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Ting Liu, Michelle Hamilton, and YuChun Chen

Over the past decade, enrollment in the exercise science graduate program at Texas State University has shown consistent growth. However, the program’s level of diversity has been low, as indicated by the college’s equity audit report. In response to the imperative of social justice and equity in the field of kinesiology, this article presents one recruitment strategy and two retention strategies aimed at fostering inclusivity in the graduate program. The recruitment strategy describes the steps to establish a partnership with Huston-Tillotson University (a historically Black university). This partnership serves as a means to create a pathway for underrepresented students to pursue graduate studies in exercise science. The two retention strategies explain how a peer-mentoring program and alumni connect can be used to foster an inclusive experience for current students and recent graduates and to promote student success and retention. The benefits of each strategy and suggestions to implement the strategies are also described.

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DeAnne Davis Brooks, Lauren D. Griffin, Teah Rawlings, Rennae W. Stowe, and Dawn Norwood

Kinesiology programs seeking to prepare an inclusive workforce are committed to recruiting and retaining graduate students who represent the demographic diversity of our country, communities, and undergraduate universities. Plans for enhancing diversity, including partnerships between historically Black undergraduate institutions and graduate programs located on predominantly White campuses, must incorporate equity-focused strategies. In this article, four Black women with various experiences as students and faculty at predominantly White institutions and historically Black colleges and universities offer their advice on equity-focused approaches to graduate student recruitment and retention. This article is meant to provide nuanced understandings of the benefits and challenges of such approaches for students and faculty of color.

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Brian Culp

Inclusiveness in higher education has received increased attention, as institutions are seeking to be more proactive in meeting the needs of a diverse student body. While university departments have noted inclusive excellence as a goal for their programs, how this is realized is often unclear or difficult to assess. Equally troubling is the scarcity of ideas on how curriculum can be enhanced for transformative change, radical possibility, antiracism, and social justice. This article attempts to rectify these issues by presenting thoughts on curriculum change and program development in higher education kinesiology using a cultural equity approach.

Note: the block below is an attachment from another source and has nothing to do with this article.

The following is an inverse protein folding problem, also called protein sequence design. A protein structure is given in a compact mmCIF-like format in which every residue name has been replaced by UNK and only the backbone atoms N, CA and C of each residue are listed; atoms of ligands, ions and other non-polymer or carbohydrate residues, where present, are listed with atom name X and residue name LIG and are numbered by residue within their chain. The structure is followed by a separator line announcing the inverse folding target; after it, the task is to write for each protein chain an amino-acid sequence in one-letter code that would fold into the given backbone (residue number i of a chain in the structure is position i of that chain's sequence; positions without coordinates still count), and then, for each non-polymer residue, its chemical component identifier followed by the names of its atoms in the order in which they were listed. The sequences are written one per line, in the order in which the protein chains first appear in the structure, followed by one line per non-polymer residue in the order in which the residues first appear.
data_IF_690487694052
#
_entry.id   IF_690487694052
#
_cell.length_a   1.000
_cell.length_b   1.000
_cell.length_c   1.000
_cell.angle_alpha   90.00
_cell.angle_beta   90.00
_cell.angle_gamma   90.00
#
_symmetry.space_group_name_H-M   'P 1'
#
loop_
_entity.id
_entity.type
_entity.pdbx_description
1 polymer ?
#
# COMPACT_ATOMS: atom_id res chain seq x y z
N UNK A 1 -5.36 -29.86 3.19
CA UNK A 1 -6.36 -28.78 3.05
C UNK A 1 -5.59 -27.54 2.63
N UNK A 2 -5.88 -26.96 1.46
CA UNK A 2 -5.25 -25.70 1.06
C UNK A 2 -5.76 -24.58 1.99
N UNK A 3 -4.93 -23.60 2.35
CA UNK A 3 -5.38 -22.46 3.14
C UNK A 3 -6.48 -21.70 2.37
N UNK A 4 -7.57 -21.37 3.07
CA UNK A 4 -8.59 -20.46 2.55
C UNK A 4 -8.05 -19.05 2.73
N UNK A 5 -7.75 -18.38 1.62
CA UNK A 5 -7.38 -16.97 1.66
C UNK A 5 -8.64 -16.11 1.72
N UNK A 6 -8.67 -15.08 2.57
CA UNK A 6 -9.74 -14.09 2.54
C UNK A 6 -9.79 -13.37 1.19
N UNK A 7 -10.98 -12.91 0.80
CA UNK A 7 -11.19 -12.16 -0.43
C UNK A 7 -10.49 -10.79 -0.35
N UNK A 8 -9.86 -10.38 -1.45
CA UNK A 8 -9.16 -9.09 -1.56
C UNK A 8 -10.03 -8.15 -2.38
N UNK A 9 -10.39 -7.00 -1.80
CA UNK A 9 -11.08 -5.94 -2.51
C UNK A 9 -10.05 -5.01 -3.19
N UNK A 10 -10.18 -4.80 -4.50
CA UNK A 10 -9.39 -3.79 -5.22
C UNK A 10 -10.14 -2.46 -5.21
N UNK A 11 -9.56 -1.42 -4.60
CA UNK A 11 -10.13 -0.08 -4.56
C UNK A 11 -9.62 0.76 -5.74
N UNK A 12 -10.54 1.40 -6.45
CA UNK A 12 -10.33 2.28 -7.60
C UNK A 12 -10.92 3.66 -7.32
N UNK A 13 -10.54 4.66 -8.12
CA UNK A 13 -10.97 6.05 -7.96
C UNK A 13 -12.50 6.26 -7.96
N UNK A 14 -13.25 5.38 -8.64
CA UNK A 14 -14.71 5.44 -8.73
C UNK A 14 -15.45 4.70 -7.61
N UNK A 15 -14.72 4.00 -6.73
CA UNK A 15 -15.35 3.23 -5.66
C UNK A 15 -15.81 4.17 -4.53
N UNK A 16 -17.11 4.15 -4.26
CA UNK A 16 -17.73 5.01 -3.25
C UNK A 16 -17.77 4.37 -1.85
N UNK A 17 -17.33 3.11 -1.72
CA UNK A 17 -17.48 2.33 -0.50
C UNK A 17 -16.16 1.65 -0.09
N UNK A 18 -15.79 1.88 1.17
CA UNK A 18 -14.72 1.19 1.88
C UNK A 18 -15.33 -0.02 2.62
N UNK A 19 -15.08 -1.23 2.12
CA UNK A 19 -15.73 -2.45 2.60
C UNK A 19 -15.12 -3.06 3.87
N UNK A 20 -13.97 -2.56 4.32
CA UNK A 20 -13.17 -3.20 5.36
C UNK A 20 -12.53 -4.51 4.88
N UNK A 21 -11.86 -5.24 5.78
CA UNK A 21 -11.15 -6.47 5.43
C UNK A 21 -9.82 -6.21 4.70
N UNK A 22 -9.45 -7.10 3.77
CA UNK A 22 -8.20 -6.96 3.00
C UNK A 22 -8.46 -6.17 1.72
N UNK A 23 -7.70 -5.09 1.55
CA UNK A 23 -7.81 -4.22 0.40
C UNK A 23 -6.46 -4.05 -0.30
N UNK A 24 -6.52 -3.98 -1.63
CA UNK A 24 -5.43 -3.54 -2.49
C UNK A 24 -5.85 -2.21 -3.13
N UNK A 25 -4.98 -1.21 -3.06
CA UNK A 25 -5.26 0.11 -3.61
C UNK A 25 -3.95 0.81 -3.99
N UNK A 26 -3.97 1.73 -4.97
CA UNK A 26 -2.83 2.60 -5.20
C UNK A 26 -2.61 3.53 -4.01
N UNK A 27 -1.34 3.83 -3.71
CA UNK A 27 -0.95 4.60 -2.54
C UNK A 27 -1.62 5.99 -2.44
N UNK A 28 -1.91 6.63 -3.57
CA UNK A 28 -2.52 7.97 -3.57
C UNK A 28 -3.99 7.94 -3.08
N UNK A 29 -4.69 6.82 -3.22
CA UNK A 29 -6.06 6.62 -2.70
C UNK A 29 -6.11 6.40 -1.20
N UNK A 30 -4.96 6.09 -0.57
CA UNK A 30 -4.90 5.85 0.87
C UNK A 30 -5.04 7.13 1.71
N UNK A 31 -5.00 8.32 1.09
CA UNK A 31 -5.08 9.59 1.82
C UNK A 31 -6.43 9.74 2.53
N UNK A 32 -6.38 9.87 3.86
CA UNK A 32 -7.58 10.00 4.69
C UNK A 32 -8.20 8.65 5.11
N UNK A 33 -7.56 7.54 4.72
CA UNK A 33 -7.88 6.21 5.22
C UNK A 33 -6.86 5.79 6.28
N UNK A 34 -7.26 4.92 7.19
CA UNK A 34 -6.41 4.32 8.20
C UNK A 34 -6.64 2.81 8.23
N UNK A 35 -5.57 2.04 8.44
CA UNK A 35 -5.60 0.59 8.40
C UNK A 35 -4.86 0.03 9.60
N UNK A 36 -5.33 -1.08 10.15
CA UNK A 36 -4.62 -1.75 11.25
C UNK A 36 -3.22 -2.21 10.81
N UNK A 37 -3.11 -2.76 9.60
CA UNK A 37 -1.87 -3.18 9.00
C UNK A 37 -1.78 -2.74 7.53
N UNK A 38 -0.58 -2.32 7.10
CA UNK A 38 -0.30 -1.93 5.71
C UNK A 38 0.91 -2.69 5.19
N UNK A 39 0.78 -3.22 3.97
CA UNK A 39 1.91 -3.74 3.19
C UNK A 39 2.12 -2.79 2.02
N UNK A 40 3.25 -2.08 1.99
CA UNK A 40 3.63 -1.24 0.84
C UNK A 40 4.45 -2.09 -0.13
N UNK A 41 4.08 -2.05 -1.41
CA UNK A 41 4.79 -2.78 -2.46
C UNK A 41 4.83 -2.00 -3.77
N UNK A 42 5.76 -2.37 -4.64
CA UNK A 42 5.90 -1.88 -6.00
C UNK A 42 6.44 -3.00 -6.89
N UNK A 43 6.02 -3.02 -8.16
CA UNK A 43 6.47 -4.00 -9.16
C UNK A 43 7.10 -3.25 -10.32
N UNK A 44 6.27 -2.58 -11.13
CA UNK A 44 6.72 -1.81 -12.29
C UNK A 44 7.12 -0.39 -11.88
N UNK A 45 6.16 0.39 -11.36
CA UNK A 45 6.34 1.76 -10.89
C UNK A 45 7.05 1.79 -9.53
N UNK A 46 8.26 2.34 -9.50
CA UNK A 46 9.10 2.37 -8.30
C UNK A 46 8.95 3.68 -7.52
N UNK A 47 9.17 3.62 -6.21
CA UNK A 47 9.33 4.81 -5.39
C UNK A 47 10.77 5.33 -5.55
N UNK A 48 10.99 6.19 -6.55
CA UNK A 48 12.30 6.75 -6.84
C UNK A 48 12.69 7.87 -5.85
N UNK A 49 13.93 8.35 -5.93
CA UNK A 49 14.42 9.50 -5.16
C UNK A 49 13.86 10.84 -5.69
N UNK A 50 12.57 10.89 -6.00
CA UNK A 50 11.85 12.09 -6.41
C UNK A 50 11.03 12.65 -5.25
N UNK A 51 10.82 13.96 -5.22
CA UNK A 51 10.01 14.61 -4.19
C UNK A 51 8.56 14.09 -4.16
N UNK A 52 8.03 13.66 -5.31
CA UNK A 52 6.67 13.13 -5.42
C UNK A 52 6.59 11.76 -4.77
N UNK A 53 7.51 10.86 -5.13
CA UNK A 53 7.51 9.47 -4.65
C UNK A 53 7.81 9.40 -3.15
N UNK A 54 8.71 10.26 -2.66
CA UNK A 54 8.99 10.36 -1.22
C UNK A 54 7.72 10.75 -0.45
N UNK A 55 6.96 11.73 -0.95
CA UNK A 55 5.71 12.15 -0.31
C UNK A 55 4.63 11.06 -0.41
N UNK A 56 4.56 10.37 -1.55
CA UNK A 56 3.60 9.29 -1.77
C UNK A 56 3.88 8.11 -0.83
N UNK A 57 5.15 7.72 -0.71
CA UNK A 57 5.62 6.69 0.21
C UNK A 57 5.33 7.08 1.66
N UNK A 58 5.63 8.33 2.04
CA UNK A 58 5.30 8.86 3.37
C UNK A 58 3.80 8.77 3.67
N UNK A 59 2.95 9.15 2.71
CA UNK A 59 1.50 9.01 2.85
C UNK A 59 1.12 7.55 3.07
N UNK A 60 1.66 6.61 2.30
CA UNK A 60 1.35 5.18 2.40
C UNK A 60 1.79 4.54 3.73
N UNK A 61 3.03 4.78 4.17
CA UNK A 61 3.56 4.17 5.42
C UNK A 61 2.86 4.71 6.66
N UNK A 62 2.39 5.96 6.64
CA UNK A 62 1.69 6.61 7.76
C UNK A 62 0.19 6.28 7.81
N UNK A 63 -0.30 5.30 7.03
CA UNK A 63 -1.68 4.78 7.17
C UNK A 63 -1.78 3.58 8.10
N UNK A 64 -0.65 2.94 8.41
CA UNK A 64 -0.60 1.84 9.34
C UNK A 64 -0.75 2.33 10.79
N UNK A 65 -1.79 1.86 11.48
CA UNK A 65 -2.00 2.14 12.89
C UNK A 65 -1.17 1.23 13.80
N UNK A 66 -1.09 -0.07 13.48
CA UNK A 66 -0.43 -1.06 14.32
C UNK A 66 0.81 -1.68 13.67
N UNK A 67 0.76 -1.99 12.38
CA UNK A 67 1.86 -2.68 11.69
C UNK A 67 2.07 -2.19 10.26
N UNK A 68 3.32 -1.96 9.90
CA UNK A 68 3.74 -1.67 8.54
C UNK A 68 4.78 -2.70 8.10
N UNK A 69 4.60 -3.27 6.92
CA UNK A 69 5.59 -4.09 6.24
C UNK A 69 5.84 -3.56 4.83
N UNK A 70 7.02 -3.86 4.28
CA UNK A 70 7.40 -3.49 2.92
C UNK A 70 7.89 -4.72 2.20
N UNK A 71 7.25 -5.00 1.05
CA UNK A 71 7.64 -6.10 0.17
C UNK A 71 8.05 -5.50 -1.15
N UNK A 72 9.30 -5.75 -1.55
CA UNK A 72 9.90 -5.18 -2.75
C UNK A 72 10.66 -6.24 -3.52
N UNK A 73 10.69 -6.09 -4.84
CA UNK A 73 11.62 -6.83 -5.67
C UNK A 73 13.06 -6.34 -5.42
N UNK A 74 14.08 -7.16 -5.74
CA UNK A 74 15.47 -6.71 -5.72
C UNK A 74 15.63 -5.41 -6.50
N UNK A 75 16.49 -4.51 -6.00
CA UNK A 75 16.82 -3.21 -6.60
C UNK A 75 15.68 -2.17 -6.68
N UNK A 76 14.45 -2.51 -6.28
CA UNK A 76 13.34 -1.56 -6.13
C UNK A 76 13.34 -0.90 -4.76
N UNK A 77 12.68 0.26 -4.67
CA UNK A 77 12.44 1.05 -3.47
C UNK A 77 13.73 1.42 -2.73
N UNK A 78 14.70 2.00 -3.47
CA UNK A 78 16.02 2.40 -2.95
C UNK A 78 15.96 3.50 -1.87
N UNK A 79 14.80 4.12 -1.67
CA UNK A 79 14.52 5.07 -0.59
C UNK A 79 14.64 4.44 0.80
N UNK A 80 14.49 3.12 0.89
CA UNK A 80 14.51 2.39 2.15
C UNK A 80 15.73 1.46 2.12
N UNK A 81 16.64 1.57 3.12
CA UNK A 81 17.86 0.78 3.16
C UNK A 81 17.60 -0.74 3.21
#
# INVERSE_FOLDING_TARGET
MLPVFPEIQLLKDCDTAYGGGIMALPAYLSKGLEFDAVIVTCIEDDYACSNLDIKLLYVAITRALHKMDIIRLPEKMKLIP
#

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Karisa L. Kuipers, Jennifer M. Jacobs, Paul M. Wright, and Kevin Andrew Richards

In recent decades, emphasis on helping postsecondary students develop personal and social responsibility has increased in higher education. The purpose of this conceptual paper is to propose a kinesiology-based model to assist in defining, implementing, and evaluating personal and social responsibility education with postsecondary students. In the paper, a general overview of the higher education landscape as it relates to personal and social responsibility is presented. Then, the teaching personal and social responsibility model is presented as a model that is already familiar in kinesiology and may assist in defining, implementing, and evaluating structures and strategies for promoting personal and social responsibility in higher education. The alignment of this model and the personal and social responsibility priorities of higher education are analyzed. Recommendations for implementing specific strategies and resources associated with the teaching personal and social responsibility model into higher education are shared, and next steps for integrating these resources are acknowledged.

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Collin A. Webster

The use of regular classroom time during school to increase children’s and adolescents’ daily physical activity—a practice known as movement integration (MI)—has gained substantial traction in research internationally as an evidence-based strategy for enhancing students’ health and academic performance, yet it remains underutilized and largely subject to teachers’ discretion. Understanding and explaining teachers’ use of MI are, therefore, key areas of focus for researchers, teacher educators, and interventionists. Research on MI implementation is informed by multiple theoretical lenses, but the discipline lacks cohesion. The proposed unifying framework in this article coalesces three relevant strands of inquiry: (a) stages of influence on MI, (b) factors of influence on MI, and (c) conceptualizing MI. The framework reflects the burgeoning knowledge base related to MI implementation and is an attempt to advance the field toward a general theory that can more clearly and coherently guide research and professional practice.